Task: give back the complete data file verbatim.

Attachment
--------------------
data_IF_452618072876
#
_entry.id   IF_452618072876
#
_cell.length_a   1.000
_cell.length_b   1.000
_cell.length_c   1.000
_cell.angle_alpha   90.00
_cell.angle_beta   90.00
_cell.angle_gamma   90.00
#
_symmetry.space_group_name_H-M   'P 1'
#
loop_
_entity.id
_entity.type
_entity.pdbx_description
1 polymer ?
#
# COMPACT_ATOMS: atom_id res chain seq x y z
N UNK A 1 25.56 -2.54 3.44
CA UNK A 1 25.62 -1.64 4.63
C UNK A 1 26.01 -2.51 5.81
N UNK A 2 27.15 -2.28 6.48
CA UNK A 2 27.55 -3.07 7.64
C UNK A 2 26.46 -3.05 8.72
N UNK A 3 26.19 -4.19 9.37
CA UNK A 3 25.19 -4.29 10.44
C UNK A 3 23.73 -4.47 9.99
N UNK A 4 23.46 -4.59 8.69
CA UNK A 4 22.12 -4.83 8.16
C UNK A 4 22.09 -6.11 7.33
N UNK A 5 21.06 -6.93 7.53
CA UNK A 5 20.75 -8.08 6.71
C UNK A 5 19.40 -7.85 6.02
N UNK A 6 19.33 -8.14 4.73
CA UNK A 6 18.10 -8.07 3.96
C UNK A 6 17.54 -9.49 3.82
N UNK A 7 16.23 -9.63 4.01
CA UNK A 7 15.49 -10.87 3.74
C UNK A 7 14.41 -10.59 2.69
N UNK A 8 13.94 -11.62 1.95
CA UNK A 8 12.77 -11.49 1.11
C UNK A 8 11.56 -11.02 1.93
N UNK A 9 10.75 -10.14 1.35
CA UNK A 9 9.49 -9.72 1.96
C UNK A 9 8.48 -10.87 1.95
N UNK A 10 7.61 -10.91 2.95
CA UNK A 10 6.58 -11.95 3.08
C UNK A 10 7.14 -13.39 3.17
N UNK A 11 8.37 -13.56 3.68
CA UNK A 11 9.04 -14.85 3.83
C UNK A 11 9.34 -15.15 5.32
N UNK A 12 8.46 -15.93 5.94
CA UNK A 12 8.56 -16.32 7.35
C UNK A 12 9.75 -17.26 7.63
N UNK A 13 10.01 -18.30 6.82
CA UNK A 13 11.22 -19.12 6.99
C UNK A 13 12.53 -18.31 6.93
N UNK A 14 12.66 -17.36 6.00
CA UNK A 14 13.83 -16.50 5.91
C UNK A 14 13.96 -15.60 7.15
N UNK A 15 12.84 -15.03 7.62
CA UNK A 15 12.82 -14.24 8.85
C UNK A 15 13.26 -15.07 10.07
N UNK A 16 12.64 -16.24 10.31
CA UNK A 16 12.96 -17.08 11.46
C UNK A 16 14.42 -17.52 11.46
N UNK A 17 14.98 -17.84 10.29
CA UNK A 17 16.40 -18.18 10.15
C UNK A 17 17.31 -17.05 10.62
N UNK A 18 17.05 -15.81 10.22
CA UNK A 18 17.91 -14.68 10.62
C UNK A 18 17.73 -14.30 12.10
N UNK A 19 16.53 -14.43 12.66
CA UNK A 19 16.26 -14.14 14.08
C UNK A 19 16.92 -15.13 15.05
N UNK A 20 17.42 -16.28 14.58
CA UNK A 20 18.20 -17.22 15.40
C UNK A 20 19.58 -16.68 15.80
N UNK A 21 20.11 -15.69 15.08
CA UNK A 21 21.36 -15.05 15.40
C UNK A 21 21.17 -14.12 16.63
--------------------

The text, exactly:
data_IF_452618072876
#
_entry.id   IF_452618072876
#
_cell.length_a   1.000
_cell.length_b   1.000
_cell.length_c   1.000
_cell.angle_alpha   90.00
_cell.angle_beta   90.00
_cell.angle_gamma   90.00
#
_symmetry.space_group_name_H-M   'P 1'
#
loop_
_entity.id
_entity.type
_entity.pdbx_description
1 polymer ?
#
# COMPACT_ATOMS: atom_id res chain seq x y z
N UNK A 1 25.56 -2.54 3.44
CA UNK A 1 25.62 -1.64 4.63
C UNK A 1 26.01 -2.51 5.81
N UNK A 2 27.15 -2.28 6.48
CA UNK A 2 27.55 -3.07 7.64
C UNK A 2 26.46 -3.05 8.72
N UNK A 3 26.19 -4.19 9.37
CA UNK A 3 25.19 -4.29 10.44
C UNK A 3 23.73 -4.47 9.99
N UNK A 4 23.46 -4.59 8.69
CA UNK A 4 22.12 -4.83 8.16
C UNK A 4 22.09 -6.11 7.33
N UNK A 5 21.06 -6.93 7.53
CA UNK A 5 20.75 -8.08 6.71
C UNK A 5 19.40 -7.85 6.02
N UNK A 6 19.33 -8.14 4.73
CA UNK A 6 18.10 -8.07 3.96
C UNK A 6 17.54 -9.49 3.82
N UNK A 7 16.23 -9.63 4.01
CA UNK A 7 15.49 -10.87 3.74
C UNK A 7 14.41 -10.59 2.69
N UNK A 8 13.94 -11.62 1.95
CA UNK A 8 12.77 -11.49 1.11
C UNK A 8 11.56 -11.02 1.93
N UNK A 9 10.75 -10.14 1.35
CA UNK A 9 9.49 -9.72 1.96
C UNK A 9 8.48 -10.87 1.95
N UNK A 10 7.61 -10.91 2.95
CA UNK A 10 6.58 -11.95 3.08
C UNK A 10 7.14 -13.39 3.17
N UNK A 11 8.37 -13.56 3.68
CA UNK A 11 9.04 -14.85 3.83
C UNK A 11 9.34 -15.15 5.32
N UNK A 12 8.46 -15.93 5.94
CA UNK A 12 8.56 -16.32 7.35
C UNK A 12 9.75 -17.26 7.63
N UNK A 13 10.01 -18.30 6.82
CA UNK A 13 11.22 -19.12 6.99
C UNK A 13 12.53 -18.31 6.93
N UNK A 14 12.66 -17.36 6.00
CA UNK A 14 13.83 -16.50 5.91
C UNK A 14 13.96 -15.60 7.15
N UNK A 15 12.84 -15.03 7.62
CA UNK A 15 12.82 -14.24 8.85
C UNK A 15 13.26 -15.07 10.07
N UNK A 16 12.64 -16.24 10.31
CA UNK A 16 12.96 -17.08 11.46
C UNK A 16 14.42 -17.52 11.46
N UNK A 17 14.98 -17.84 10.29
CA UNK A 17 16.40 -18.18 10.15
C UNK A 17 17.31 -17.05 10.62
N UNK A 18 17.05 -15.81 10.22
CA UNK A 18 17.91 -14.68 10.62
C UNK A 18 17.73 -14.30 12.10
N UNK A 19 16.53 -14.43 12.66
CA UNK A 19 16.26 -14.14 14.08
C UNK A 19 16.92 -15.13 15.05
N UNK A 20 17.42 -16.28 14.58
CA UNK A 20 18.20 -17.22 15.40
C UNK A 20 19.58 -16.68 15.80
N UNK A 21 20.11 -15.69 15.08
CA UNK A 21 21.36 -15.05 15.40
C UNK A 21 21.17 -14.12 16.63